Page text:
Soldado Libertador (Soldier Liberator), 1957 by Adolfo Mexiac (1927-2019)
Soldado Libertador (Soldier Liberator), 1957 by Adolfo Mexiac (1927-2019), Mexico Linocut 21" high x 14" wide (paper size) mint condition
Adolfo Mexiac was born August 7, 1927 in Esperanza, Michoacan, Mexico. He studied art at the Michoacan Academy of Art between 1944 to 1946; and in the San Carlos Academy, in Mexico City from 1947 to 1956. He was a member of The Taller de Grafica Popular (TGP) from 1950 to 1959. In 1955, he was responsible for TGP finances, and in 1956 was in charge of the projects for the TGP.
The Taller de Gráfica Popular was a collective center for the creation of sociopolitical art. Sharing the post-revolutionary idealism of the Mexican muralists, the TGP aimed to reach a broad audience, primarily through the dissemination of inexpensive wood- and linoleum-block prints. The group’s declaration of principles announced, “The TGP believes that, in order to serve the people, art must reflect the social reality of the times and have unity in content and form.”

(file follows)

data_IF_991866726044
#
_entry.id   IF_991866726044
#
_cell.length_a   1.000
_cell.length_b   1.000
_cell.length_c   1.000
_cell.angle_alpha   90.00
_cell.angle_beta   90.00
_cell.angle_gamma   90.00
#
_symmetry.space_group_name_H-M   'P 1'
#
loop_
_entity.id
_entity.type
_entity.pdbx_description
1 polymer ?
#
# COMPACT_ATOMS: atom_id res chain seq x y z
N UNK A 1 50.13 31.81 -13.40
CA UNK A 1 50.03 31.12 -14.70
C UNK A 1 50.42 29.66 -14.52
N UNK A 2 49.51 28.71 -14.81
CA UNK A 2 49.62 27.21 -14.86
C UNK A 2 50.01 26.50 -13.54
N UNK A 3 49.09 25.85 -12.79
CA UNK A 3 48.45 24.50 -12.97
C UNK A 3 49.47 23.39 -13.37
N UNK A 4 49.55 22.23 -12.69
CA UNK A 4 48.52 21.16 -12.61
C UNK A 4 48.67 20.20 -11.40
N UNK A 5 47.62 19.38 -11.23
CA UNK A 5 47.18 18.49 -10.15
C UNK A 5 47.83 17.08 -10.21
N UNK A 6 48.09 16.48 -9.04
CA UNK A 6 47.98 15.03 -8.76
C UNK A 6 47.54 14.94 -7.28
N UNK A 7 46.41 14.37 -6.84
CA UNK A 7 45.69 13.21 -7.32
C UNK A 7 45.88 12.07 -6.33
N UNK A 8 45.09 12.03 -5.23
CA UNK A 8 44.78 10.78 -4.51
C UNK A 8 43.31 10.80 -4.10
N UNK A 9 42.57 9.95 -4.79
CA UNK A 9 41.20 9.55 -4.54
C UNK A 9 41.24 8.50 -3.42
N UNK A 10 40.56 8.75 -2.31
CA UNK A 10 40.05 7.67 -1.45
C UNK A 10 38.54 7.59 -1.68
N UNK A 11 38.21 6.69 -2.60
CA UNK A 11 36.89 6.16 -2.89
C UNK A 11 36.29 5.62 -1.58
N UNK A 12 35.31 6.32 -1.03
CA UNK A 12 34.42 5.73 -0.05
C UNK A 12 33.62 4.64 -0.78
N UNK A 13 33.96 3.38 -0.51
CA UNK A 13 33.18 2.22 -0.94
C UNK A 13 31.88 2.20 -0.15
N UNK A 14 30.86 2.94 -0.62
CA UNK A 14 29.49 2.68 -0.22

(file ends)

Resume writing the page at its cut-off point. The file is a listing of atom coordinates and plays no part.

He lived in Chiapas from 1953 to 1954 where he worked on different artistic projects for The Indigenous Institute (Native Mexicans Institute); also in that state he had his first solo exhibition. In two consecutive years 1957 and 1958, he won first prize at the Salon de la Grafica (Graphics Annual Contest).
In 1964 he made two wood cut works on Mahogany tree, 6 square meters size, for the National Anthropological Institute, he also worked on a great number of design of graphic projects for the Workers’ Union magazine “Ceteme”, for text books, and for the journal publication of the Instituo Nacional Indigenista.
Adolfo Mexiac passed away in 2019 in Cuernavaca, Mexico where he lived and worked in the later years of his life.